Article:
How Common Are STIs in the UK?

Sexually transmitted infections (STIs) are a widespread problem in the UK. Anyone can be affected by an STI as they occur across all age groups, sexualities and sexual histories. Many people won’t even be aware that they are infected as these infections can often remain hidden for months or years at a time. This is why it is so important to protect yourself and your partners by using condoms and going for STI screening. The only way that you can be sure you aren’t affected by STIs is to get tested and complete the treatment if necessary.

How Common Are STIs in the UK?


Are STIs on the Rise in the UK?

The latest statistics on STIs in the UK have revealed a worrying rise in the number of cases being diagnosed. Doctors and sexual health clinics diagnosed 447,694 new cases of STIs in 2018, which was 5% more cases than in the previous year. The increase in gonorrhoea cases was particularly dramatic as there were 26% more cases in 2018 than there were in the year before. Three of these cases were resistant to many of the drugs that we usually use to treat gonorrhoea. Syphilis cases are also on the rise, despite the disease having been almost wiped out in previous years.

There are several possible reasons for these rises in STI cases. The most optimistic would be that more people are getting tested for STIs so we are simply detecting more of the cases that would have been missed in the past. However, there has actually been a decline in some types of STI testing. The number of young people getting screened for chlamydia dropped by 22% between 2014 and 2018. Fewer people are getting tested, but more of them are testing positive for STIs.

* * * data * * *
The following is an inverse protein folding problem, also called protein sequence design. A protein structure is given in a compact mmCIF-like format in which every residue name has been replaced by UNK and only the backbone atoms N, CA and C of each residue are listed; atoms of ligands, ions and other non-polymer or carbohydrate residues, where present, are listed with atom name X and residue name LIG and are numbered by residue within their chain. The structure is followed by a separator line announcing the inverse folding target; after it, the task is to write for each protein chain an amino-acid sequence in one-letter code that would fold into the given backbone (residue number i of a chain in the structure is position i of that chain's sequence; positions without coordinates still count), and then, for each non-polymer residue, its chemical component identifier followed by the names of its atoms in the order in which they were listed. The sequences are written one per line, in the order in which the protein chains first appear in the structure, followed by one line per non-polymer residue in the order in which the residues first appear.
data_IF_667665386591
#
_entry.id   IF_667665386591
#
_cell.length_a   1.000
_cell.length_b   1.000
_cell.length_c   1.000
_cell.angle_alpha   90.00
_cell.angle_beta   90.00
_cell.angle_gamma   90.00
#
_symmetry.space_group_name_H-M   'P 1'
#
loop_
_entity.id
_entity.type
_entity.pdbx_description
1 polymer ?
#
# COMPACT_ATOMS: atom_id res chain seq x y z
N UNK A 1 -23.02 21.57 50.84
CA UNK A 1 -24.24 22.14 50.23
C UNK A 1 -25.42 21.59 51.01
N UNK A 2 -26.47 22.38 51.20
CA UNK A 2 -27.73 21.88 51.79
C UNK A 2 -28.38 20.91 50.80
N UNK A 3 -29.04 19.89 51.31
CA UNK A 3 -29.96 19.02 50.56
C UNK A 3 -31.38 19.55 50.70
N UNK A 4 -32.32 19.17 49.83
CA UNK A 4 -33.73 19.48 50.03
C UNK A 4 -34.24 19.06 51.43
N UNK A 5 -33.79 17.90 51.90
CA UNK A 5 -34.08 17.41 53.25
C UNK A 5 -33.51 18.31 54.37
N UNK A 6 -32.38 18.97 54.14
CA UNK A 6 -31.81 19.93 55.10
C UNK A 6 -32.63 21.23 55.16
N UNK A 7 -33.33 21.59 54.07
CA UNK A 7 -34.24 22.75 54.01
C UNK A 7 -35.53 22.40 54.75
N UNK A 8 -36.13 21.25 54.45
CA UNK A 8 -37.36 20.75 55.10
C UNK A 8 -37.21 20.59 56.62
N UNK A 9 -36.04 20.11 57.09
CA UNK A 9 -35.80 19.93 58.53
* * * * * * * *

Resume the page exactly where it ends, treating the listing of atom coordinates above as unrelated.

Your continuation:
One possible reason for the rise in STI diagnoses could be a decline in condom use. Condoms are the only form of contraception that offer protection against STIs as well as pregnancy. Although they cannot protect you against all STIs, they can prevent the transmission of many of the most common and serious infections.

However, there was some good news as the HPV vaccination programme has continued to drive a steep decline in the number of cases of genital warts in younger people. The number of cases dropped by 56% in girls and 46% in boys over the last year. The vaccine also protects against cervical cancer.

Statistics on STIs in the UK

The 2018 statistics on STIs in England revealed:

  • 218,095 cases of chlamydia
  • 131,269 cases of chlamydia in people aged 15-24 (the highest risk group)
  • 57,318 cases of genital warts
  • 56,259 cases of gonorrhoea
  • 33,867 cases of genital herpes
  • 7541 cases of syphilis

If you have been sexually active then it is impossible to know whether you have been exposed to any of these STIs unless you get tested. You can book a sexual health check at 132 Healthwise to find out if you have any infections. Many STIs can be treated with a simple course of antibiotics but they can cause serious complications if they are left untreated.

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